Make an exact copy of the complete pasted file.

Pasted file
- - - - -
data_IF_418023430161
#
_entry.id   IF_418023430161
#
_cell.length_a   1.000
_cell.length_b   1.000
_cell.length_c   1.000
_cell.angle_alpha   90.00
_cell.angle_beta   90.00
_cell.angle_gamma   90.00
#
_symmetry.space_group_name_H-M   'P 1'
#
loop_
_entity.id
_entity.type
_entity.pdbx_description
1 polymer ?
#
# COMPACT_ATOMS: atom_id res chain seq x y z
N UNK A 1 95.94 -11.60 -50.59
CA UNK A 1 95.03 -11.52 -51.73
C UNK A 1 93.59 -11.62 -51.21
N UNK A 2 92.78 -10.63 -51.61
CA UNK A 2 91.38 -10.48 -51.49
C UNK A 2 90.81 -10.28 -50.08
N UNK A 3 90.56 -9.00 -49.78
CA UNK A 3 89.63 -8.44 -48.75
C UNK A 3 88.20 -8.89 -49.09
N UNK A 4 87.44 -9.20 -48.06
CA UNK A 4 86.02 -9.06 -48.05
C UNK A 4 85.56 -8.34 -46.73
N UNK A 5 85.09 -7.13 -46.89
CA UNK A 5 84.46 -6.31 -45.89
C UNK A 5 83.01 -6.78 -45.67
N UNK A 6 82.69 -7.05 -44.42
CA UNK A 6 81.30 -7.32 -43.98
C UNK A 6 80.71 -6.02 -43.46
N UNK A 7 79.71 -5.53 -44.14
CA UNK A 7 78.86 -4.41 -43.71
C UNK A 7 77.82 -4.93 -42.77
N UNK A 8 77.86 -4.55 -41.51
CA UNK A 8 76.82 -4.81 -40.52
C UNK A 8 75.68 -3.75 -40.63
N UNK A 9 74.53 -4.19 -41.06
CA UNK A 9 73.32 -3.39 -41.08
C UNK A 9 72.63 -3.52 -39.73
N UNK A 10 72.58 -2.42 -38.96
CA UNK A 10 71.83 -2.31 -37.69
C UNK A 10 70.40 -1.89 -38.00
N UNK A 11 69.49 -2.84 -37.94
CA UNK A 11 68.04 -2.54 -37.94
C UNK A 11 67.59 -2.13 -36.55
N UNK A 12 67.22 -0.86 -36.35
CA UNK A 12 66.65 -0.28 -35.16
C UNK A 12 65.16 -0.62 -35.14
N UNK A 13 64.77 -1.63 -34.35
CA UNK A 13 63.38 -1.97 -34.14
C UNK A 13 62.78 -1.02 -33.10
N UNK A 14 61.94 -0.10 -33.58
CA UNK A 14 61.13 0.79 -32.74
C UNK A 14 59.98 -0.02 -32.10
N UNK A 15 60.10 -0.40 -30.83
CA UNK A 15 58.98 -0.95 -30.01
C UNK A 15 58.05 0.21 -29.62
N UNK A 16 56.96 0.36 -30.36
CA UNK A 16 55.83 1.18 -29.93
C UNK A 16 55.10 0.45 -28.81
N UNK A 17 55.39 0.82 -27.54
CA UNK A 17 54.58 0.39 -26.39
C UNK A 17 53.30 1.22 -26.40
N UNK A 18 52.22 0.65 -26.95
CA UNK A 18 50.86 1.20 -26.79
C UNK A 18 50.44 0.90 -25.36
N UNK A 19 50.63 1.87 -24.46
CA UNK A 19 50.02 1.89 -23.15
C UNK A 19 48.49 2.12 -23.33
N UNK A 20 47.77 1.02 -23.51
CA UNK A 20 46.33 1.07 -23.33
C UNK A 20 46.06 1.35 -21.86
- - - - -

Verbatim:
data_IF_418023430161
#
_entry.id   IF_418023430161
#
_cell.length_a   1.000
_cell.length_b   1.000
_cell.length_c   1.000
_cell.angle_alpha   90.00
_cell.angle_beta   90.00
_cell.angle_gamma   90.00
#
_symmetry.space_group_name_H-M   'P 1'
#
loop_
_entity.id
_entity.type
_entity.pdbx_description
1 polymer ?
#
# COMPACT_ATOMS: atom_id res chain seq x y z
N UNK A 1 95.94 -11.60 -50.59
CA UNK A 1 95.03 -11.52 -51.73
C UNK A 1 93.59 -11.62 -51.21
N UNK A 2 92.78 -10.63 -51.61
CA UNK A 2 91.38 -10.48 -51.49
C UNK A 2 90.81 -10.28 -50.08
N UNK A 3 90.56 -9.00 -49.78
CA UNK A 3 89.63 -8.44 -48.75
C UNK A 3 88.20 -8.89 -49.09
N UNK A 4 87.44 -9.20 -48.06
CA UNK A 4 86.02 -9.06 -48.05
C UNK A 4 85.56 -8.34 -46.73
N UNK A 5 85.09 -7.13 -46.89
CA UNK A 5 84.46 -6.31 -45.89
C UNK A 5 83.01 -6.78 -45.67
N UNK A 6 82.69 -7.05 -44.42
CA UNK A 6 81.30 -7.32 -43.98
C UNK A 6 80.71 -6.02 -43.46
N UNK A 7 79.71 -5.53 -44.14
CA UNK A 7 78.86 -4.41 -43.71
C UNK A 7 77.82 -4.93 -42.77
N UNK A 8 77.86 -4.55 -41.51
CA UNK A 8 76.82 -4.81 -40.52
C UNK A 8 75.68 -3.75 -40.63
N UNK A 9 74.53 -4.19 -41.06
CA UNK A 9 73.32 -3.39 -41.08
C UNK A 9 72.63 -3.52 -39.73
N UNK A 10 72.58 -2.42 -38.96
CA UNK A 10 71.83 -2.31 -37.69
C UNK A 10 70.40 -1.89 -38.00
N UNK A 11 69.49 -2.84 -37.94
CA UNK A 11 68.04 -2.54 -37.94
C UNK A 11 67.59 -2.13 -36.55
N UNK A 12 67.22 -0.86 -36.35
CA UNK A 12 66.65 -0.28 -35.16
C UNK A 12 65.16 -0.62 -35.14
N UNK A 13 64.77 -1.63 -34.35
CA UNK A 13 63.38 -1.97 -34.14
C UNK A 13 62.78 -1.02 -33.10
N UNK A 14 61.94 -0.10 -33.58
CA UNK A 14 61.13 0.79 -32.74
C UNK A 14 59.98 -0.02 -32.10
N UNK A 15 60.10 -0.40 -30.83
CA UNK A 15 58.98 -0.95 -30.01
C UNK A 15 58.05 0.21 -29.62
N UNK A 16 56.96 0.36 -30.36
CA UNK A 16 55.83 1.18 -29.93
C UNK A 16 55.10 0.45 -28.81
N UNK A 17 55.39 0.82 -27.54
CA UNK A 17 54.58 0.39 -26.39
C UNK A 17 53.30 1.22 -26.40
N UNK A 18 52.22 0.65 -26.95
CA UNK A 18 50.86 1.20 -26.79
C UNK A 18 50.44 0.90 -25.36
N UNK A 19 50.63 1.87 -24.46
CA UNK A 19 50.02 1.89 -23.15
C UNK A 19 48.49 2.12 -23.33
N UNK A 20 47.77 1.02 -23.51
CA UNK A 20 46.33 1.07 -23.33
C UNK A 20 46.06 1.35 -21.86